LGBTQ+-owned businesses in Berkeley are celebrating Pride Month in a variety of ways this June.
Emily Winston, founder and owner of Boichik Bagels, started her business in late 2019. Winston began bagel-making to recreate the “beloved bagel” she grew up eating in New Jersey. Inspired by her hobby and the food entrepreneurship scene in the Bay Area, Winston turned her bagel-making hobby into a business.
Boichik Bagels has become a “beloved” institution in just a couple years, according to Winston. Whether it be regulars or ex-East Coasters coming to get their fix, the bagels have become a meaningful part of the community.
“Getting that taste of home is a big deal for people’s psyches,” Winston said. “It’s really cool we’re able to provide that for so many people.”
Winston said she makes it known that Boichik Bagels is “unapologetically” Jewish, gay-owned and women-owned. To Winston, the different sectors of her identity is who she is, and Boichik Bagels celebrates diversity.
Winston noted that there could not be a more diverse place than Berkeley and the surrounding Bay Area. She did not intend to start Boichik Bagels in Berkeley but values being out and visible regardless.
Another LGBTQ+ business owner, Third Culture Bakery brand director Wenter Shyu co-founded the bakery with his husband, Sam Butarbutar.
According to Shyu, Butarbutar began making their signature mochi muffins in 2014 as a one-man bakery doing pop-ups around Berkeley. Third Culture Bakery, however, officially opened in 2017, born from Shyu and Butarbutar’s love story.
Shyu noted that having their queer identity tied into the business makes patrons feel represented and validated coming through their doors.
Being Asian and queer, advocacy is year-round for the Third Culture couple, Shyu said.
“We know how it is operating in a system that wasn’t really built for us in the first place,” Shyu said. “We’re operating that system, so we definitely have to contribute or give back to whatever we can.”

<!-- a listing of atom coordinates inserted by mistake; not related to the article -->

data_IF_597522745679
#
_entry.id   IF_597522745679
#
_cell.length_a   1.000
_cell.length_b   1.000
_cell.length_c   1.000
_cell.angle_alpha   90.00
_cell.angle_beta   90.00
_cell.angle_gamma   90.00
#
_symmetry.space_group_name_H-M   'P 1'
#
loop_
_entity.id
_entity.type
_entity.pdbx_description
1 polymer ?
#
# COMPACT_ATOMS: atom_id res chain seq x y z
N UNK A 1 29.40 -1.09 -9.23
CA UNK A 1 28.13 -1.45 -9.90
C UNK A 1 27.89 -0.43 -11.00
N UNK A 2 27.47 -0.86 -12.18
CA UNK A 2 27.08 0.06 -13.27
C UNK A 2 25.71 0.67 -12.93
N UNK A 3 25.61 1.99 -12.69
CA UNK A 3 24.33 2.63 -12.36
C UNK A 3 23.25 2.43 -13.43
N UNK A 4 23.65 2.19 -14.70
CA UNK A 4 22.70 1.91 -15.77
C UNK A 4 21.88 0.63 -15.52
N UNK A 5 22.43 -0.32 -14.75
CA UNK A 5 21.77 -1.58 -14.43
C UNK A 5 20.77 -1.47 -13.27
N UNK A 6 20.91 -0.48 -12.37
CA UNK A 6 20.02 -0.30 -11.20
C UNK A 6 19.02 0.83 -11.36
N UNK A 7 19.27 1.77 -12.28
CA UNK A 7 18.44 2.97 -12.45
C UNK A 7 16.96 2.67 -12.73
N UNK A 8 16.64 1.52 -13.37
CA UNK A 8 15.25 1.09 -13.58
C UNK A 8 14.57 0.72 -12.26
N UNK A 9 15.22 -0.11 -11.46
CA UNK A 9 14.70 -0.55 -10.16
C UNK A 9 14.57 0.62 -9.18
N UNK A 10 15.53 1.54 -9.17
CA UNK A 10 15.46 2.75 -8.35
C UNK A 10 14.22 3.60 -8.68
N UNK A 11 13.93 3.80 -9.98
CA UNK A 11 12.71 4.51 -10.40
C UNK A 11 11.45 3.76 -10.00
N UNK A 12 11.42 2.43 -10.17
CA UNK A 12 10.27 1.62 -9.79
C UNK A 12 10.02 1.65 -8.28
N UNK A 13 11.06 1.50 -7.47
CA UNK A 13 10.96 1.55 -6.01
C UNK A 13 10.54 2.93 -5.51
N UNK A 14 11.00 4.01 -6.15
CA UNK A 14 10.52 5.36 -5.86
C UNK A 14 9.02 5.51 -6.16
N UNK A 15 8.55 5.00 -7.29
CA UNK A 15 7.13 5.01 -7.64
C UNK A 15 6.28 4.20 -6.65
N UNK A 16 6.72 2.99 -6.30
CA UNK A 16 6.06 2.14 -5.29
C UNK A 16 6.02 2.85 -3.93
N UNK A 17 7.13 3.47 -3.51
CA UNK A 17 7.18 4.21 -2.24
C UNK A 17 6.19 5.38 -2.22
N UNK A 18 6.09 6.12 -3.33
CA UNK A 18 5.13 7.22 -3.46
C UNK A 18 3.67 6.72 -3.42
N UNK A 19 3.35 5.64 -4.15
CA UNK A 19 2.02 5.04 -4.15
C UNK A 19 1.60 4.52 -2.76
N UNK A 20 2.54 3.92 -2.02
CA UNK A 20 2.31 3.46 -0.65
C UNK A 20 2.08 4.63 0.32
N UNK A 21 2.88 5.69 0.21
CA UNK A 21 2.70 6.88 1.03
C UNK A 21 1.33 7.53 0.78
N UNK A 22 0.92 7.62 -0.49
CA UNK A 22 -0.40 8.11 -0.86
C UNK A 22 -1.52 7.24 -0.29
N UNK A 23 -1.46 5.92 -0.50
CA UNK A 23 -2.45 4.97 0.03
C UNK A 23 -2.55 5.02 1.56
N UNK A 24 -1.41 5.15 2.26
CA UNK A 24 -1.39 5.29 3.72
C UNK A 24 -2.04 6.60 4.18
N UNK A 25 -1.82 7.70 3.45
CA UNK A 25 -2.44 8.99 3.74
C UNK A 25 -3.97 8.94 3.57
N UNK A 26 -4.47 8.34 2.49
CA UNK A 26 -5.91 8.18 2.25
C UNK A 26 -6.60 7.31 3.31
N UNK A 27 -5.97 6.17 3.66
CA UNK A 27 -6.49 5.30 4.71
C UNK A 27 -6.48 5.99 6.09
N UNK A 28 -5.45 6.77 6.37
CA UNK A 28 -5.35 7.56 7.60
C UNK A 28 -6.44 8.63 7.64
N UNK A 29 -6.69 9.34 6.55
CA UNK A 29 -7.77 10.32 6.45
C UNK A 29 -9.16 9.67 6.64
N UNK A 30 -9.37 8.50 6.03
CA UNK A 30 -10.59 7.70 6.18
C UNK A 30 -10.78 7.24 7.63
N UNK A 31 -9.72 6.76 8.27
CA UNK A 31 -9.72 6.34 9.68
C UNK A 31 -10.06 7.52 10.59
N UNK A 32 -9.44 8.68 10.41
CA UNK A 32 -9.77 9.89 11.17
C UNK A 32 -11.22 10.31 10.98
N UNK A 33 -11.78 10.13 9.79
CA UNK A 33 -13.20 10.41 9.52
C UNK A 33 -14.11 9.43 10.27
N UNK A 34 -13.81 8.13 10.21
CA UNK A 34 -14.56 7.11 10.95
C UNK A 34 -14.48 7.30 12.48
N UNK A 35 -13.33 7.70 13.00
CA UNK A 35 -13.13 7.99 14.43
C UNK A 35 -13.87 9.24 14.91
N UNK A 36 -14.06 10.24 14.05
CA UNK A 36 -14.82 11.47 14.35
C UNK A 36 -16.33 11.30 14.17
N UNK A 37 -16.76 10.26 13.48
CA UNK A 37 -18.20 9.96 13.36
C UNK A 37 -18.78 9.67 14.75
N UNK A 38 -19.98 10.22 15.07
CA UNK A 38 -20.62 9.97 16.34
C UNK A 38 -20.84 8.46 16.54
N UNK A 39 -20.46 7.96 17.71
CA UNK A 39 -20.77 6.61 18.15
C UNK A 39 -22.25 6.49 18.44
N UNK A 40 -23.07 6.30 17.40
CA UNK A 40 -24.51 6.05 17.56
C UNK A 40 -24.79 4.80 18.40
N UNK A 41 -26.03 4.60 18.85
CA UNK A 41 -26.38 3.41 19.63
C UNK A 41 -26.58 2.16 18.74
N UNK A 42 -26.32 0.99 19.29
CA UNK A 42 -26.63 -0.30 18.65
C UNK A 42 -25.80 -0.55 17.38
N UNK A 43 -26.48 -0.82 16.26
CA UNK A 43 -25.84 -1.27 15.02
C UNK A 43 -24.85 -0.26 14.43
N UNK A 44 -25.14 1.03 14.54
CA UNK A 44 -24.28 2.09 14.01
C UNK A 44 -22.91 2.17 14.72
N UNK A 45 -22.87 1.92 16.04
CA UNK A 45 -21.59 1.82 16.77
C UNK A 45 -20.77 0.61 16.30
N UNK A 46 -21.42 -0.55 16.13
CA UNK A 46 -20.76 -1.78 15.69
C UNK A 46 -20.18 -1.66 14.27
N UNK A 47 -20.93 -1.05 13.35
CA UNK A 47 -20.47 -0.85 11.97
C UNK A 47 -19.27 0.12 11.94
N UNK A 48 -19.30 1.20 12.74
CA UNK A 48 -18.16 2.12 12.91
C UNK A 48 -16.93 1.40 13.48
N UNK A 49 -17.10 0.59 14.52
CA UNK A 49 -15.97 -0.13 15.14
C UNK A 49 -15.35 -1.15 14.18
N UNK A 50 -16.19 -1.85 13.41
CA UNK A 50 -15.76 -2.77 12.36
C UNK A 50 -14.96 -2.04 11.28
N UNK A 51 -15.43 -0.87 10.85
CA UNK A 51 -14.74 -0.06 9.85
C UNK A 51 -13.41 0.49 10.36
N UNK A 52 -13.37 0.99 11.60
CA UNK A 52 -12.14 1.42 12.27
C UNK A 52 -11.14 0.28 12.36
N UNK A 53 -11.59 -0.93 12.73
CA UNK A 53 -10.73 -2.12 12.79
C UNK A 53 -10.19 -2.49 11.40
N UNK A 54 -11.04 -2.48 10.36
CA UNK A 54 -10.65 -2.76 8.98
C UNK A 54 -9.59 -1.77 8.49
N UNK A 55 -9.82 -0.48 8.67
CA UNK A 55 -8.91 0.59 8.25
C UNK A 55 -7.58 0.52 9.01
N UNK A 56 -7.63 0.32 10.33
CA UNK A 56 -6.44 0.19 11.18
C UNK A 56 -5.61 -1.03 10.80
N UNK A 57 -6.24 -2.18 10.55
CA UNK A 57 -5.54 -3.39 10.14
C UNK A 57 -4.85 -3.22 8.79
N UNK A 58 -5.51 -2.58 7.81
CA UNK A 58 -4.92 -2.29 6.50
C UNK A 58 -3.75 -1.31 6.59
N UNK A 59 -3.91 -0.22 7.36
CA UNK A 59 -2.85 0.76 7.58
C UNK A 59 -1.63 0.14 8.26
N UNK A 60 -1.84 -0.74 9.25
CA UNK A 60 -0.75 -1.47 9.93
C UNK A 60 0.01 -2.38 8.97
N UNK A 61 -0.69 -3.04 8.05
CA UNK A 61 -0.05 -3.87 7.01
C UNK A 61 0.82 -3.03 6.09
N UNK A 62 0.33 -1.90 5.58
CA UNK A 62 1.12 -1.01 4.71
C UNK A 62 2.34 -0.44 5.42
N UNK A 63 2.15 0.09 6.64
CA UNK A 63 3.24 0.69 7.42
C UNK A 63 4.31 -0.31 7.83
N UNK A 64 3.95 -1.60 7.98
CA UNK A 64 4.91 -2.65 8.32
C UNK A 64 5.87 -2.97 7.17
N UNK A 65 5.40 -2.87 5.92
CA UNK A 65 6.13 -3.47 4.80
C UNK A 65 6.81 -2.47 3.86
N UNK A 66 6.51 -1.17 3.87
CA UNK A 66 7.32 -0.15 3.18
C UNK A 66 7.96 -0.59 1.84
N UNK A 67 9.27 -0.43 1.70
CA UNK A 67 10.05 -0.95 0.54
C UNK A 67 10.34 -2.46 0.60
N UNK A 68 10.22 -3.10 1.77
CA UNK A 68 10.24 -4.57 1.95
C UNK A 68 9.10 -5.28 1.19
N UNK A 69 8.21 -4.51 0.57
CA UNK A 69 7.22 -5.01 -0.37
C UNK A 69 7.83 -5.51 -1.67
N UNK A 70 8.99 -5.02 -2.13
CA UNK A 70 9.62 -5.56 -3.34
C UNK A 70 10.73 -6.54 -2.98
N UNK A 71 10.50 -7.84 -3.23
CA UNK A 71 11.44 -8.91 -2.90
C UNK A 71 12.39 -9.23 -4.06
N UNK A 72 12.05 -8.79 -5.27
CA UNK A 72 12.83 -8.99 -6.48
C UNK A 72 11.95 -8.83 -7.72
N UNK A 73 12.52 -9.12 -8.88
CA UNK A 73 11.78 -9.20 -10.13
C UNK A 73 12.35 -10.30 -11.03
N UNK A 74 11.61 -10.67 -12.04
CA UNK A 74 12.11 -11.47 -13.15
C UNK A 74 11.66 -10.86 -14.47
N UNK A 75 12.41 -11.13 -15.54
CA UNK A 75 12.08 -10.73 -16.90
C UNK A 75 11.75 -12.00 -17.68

The Third Culture couple has sought to advocate for the different sectors of their identities. Third Culture donated to funds for queer and trans people facing financial and medical hardship throughout the COVID-19 pandemic, according to Shyu.
He added that they began assembling and donating personal safety kits when the attacks on Asian American and Pacific Islander elders began in 2021. As of last year, Third Culture has distributed over 22,000 safety kits and continues to do so.
To both Winston and Shyu, transparency and diversity are important components of their businesses’ identities. However, visibly embracing their marginalized identities comes with challenges.
“There are a lot of people that don’t agree with our messaging and would rather see us fail,” Shyu said. “As queer people we learn from a young age to stand up for ourselves.”
Both businesses are reaching out to various organizations and participating in different events to celebrate this year’s Pride Month.
Winston said Boichik Bagels has been reaching out to different organizations to offer free bagels this month.
At Third Culture Bakery, Shyu noted that they are celebrating with an assortment of events, including pop-ups, drag queen performances, community engagement and donations. According to Shyu, Third Culture will be hosting a pride doggy parade with Berkeley Humane on Sunday.
Beyond celebrating and having fun with the surrounding community, Shyu noted the importance of recognizing the origins of Pride at the Stonewall Inn, where New York City police raided a gay club and sparked riots June 28, 1969.
“As a bakery and a company that is leading with that identity it is hard but we know that it is the right thing,” Shyu said. “It’s who we are and no one can take that away from us.”